A few years ago, the ProQuest Historical Newspapers database was offering free access for a week.  I took advantage of it and inputted family and close friends of the family names to see what articles I would find.  I had found about 80 articles that I felt were relevant to my family and historical research.
     The article below had my father “Wally Porter” and my Uncle, “Henry Hodge” along with some of the community leaders of San Diego that I knew, of which I bolded their names.

Wash’s Wash
Col Leon H. Washington Jr.
Los Angeles Sentinel (1946-2005); Feb 11, 1971
ProQuest Historical Newspapers Los Angeles Sentinel: 1934-2005
pg. A6

Wash’s Wash
       There’s REAL Progress in San Diego
                                Col. Leon H. Washington. Jr.
     Several days ago I rode down to San Diego to see some old friends and to get a firsthand view of the growing city and its community activities.  Accompanying me on the trip was my assistant, Bill Robertson.
     I was amazed at the building program now under way.  In practically every commercial area of the city you will find ultramodern facilities going up.
     The recently built 1-1/2 mile toll bridge is a sight to behold,as the beautiful man-made island that has several famous-name restaurants on it.  The new airport is practically in the heart of the city.  There is no doubt that San Diego is fast becoming one of California’s most progressive cities.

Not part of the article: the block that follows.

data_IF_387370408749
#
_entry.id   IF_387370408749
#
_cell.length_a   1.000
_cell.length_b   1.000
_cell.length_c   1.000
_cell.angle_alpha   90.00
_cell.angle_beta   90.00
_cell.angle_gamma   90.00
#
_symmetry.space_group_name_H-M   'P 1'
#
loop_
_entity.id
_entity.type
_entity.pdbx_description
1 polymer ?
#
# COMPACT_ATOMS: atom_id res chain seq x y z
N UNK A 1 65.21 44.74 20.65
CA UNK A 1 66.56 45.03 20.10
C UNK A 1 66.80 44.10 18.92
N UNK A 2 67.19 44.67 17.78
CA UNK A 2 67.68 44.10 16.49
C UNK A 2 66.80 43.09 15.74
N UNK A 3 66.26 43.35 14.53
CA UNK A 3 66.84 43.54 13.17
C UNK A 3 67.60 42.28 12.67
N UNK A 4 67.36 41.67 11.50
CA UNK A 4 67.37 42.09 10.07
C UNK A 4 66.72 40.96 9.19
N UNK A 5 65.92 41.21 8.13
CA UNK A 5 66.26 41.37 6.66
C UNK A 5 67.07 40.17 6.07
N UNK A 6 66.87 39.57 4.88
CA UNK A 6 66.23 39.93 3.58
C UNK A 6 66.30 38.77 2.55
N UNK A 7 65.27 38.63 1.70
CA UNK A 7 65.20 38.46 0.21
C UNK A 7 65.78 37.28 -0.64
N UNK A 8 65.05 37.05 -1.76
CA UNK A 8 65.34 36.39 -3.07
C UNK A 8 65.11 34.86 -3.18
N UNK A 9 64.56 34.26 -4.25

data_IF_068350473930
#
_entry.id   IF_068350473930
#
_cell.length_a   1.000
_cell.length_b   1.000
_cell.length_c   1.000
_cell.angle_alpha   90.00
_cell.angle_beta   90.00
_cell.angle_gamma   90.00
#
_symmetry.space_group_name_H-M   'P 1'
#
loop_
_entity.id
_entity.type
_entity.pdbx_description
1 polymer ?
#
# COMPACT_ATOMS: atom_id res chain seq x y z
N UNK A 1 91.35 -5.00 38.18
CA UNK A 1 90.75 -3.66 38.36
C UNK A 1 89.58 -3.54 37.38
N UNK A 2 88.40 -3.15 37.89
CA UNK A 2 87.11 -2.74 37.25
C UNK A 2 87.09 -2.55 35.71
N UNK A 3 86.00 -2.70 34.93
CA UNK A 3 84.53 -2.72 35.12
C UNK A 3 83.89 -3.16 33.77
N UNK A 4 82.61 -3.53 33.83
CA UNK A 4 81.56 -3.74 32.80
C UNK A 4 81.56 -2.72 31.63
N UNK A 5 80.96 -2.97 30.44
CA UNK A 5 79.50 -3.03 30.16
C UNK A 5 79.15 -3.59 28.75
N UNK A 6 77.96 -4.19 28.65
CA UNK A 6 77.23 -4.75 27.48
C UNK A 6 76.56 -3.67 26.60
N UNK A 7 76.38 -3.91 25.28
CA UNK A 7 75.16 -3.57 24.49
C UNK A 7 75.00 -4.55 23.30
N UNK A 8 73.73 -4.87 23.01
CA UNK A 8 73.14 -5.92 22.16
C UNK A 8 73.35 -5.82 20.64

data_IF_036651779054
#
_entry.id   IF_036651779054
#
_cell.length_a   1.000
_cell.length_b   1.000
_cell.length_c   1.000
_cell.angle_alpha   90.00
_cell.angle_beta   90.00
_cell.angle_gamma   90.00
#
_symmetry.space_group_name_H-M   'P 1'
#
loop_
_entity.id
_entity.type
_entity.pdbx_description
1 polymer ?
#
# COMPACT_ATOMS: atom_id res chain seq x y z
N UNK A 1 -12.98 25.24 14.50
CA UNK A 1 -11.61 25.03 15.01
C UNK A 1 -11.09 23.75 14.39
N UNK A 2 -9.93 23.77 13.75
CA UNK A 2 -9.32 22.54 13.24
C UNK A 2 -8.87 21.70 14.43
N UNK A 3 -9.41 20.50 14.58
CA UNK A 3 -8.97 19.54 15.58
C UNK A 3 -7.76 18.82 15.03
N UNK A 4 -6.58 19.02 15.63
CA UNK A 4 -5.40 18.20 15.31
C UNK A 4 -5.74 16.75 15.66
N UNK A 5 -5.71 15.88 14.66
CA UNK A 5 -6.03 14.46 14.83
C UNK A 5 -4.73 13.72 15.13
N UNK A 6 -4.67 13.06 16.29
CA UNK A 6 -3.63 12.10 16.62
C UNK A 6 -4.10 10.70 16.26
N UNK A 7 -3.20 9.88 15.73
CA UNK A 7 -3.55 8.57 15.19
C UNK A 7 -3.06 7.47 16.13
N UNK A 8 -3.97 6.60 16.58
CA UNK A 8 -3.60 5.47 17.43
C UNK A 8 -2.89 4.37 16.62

Many years ago when I used to go to San Diego there were few Negroes in the city.  Now, I am told, there are more than 60,000 Negroes residing in the town.
     My longtime friend, Atty. Al Montgomery, told me Negroes are really advancing and obtaining better paying jobs than ever before, in spite of the tight job situation.  Like in most places in recent years they had to do a bit of protesting and voicing their demands.
     Montgomery, according to a reliable source, is reported in line for a judgeship.  The longtime Republican is one of the most prominent attorneys in the state.  I hope the governor appoints him very soon.
     Leon Williams, a very likeable young man, is the only Negro city councilman there.  Report on him is that he is doing a commendable job as a lawmaker.